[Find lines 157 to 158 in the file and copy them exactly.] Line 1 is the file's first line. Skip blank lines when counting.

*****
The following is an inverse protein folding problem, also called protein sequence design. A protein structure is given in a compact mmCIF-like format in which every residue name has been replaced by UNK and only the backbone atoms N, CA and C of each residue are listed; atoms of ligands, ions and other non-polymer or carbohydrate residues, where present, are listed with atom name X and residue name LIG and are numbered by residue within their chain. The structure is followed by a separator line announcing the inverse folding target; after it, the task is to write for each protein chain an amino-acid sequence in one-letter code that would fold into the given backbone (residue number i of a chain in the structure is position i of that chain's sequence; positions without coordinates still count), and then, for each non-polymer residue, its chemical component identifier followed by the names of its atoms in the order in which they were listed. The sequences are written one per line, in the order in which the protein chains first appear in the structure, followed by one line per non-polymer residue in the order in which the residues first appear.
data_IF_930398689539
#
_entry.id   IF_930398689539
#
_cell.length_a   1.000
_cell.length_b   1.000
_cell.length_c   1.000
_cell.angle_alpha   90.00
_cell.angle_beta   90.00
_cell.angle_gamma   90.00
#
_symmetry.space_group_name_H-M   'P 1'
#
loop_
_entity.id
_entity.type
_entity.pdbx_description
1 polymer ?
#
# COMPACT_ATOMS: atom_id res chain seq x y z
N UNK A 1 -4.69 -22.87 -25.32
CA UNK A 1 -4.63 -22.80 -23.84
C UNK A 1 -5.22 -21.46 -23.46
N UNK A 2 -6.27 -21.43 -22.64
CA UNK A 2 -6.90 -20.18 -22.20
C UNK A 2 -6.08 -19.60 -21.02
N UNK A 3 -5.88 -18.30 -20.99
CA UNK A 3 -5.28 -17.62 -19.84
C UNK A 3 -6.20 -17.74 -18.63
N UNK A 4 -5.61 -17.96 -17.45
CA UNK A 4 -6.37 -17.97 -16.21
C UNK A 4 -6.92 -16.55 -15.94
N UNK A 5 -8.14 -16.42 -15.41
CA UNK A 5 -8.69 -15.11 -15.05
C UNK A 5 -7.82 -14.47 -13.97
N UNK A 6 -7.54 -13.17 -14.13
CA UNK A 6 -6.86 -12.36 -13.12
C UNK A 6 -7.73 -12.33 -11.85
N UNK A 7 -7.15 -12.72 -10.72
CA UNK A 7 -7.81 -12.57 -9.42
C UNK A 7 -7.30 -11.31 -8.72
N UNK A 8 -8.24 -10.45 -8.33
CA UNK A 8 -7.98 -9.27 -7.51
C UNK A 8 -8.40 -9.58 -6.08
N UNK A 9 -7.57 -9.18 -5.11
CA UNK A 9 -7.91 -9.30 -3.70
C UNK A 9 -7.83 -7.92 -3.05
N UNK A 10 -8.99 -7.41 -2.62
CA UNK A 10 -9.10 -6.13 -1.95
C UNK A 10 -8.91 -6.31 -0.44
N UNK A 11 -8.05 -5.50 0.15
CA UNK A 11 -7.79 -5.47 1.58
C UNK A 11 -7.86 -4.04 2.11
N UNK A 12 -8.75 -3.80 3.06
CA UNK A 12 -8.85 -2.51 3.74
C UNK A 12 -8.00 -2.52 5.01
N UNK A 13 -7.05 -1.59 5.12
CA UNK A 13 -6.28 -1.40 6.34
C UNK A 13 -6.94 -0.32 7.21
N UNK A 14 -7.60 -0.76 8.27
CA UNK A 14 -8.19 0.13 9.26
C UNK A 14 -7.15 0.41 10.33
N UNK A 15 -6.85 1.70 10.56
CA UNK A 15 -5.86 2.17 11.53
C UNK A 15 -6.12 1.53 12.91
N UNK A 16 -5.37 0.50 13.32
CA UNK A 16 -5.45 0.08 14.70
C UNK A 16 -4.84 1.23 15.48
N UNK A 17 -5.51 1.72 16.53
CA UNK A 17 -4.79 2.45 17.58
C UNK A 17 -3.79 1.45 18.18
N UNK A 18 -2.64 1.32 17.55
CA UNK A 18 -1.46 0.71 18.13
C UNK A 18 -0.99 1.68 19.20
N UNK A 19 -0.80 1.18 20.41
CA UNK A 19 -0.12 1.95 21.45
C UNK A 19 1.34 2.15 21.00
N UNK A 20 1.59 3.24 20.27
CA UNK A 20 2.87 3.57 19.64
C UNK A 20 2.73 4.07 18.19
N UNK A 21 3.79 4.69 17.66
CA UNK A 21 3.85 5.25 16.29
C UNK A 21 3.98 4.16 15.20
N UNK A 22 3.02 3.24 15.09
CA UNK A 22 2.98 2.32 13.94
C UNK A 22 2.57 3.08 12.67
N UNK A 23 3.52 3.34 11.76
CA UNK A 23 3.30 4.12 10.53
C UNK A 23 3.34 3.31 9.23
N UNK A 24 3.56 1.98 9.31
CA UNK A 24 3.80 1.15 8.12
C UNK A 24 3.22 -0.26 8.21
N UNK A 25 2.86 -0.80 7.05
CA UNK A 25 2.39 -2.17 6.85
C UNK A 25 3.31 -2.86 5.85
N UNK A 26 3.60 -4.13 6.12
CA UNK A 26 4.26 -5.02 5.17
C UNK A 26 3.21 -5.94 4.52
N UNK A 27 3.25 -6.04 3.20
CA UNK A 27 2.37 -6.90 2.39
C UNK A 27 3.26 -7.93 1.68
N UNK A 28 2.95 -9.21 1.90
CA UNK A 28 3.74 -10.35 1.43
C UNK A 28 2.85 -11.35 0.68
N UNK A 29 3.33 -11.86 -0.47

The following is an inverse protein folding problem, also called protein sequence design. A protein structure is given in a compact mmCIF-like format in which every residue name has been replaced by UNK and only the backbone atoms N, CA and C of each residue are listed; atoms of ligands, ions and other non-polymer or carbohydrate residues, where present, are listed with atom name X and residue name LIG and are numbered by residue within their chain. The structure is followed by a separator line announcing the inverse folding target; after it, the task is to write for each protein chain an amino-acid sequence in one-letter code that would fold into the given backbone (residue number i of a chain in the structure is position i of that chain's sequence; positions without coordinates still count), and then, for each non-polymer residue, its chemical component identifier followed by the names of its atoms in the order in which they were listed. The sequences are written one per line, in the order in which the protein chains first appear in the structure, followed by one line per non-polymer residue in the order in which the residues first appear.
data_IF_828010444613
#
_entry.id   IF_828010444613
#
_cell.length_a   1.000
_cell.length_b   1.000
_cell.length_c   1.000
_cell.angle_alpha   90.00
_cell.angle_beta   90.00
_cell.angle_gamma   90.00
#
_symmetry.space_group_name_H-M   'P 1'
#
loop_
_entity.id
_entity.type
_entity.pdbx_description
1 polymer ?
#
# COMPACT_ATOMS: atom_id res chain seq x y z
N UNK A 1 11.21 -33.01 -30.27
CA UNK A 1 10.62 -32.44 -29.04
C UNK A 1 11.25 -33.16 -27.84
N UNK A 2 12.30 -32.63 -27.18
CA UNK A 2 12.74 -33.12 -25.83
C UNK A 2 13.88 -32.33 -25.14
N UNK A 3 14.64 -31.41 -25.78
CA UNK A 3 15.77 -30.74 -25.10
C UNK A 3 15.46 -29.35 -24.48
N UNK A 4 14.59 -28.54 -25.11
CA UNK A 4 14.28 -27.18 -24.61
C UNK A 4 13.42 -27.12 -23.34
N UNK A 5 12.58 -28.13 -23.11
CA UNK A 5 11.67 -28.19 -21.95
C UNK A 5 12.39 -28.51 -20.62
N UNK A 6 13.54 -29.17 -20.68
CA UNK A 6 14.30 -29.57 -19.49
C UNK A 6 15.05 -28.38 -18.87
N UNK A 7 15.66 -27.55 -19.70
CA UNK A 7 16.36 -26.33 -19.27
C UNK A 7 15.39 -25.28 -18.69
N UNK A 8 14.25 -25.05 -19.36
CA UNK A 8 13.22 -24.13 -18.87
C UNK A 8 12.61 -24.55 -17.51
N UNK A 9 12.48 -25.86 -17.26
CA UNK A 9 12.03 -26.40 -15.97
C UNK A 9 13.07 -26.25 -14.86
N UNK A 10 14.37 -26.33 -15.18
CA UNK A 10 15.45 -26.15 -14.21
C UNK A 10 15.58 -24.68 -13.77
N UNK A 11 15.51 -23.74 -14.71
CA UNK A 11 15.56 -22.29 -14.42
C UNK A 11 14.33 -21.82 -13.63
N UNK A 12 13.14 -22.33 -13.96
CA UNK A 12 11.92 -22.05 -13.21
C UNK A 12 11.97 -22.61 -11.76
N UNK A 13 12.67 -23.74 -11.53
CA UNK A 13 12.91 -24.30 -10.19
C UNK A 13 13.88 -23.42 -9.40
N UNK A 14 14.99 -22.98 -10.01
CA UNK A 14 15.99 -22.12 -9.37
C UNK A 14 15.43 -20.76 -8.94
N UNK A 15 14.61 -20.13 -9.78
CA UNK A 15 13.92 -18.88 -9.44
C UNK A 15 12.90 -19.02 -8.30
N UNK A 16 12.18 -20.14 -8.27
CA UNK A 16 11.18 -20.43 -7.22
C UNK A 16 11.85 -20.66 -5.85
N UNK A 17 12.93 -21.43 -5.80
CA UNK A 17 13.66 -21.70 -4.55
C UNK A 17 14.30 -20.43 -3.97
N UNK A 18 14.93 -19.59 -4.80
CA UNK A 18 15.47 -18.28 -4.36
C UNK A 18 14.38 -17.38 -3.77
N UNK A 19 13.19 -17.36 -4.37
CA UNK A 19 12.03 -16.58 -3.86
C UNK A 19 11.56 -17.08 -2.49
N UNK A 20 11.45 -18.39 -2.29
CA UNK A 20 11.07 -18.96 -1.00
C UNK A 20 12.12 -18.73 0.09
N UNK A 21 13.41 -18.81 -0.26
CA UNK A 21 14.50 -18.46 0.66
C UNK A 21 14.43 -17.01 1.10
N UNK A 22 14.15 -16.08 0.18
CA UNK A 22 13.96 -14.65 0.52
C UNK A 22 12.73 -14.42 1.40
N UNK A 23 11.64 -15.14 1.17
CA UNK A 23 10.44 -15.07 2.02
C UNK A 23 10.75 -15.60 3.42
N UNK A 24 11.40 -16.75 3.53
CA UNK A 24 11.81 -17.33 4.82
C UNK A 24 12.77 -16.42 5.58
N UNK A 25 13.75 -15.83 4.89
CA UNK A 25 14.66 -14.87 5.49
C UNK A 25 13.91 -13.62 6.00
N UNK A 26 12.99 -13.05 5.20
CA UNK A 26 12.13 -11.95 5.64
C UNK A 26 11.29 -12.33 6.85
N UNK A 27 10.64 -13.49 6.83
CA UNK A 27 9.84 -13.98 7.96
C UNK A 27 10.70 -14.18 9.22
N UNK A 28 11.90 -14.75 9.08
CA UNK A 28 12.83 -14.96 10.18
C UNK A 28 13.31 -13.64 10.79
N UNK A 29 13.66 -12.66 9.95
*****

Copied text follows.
C UNK A 10 15.58 -24.68 -13.77
N UNK A 11 15.51 -23.74 -14.71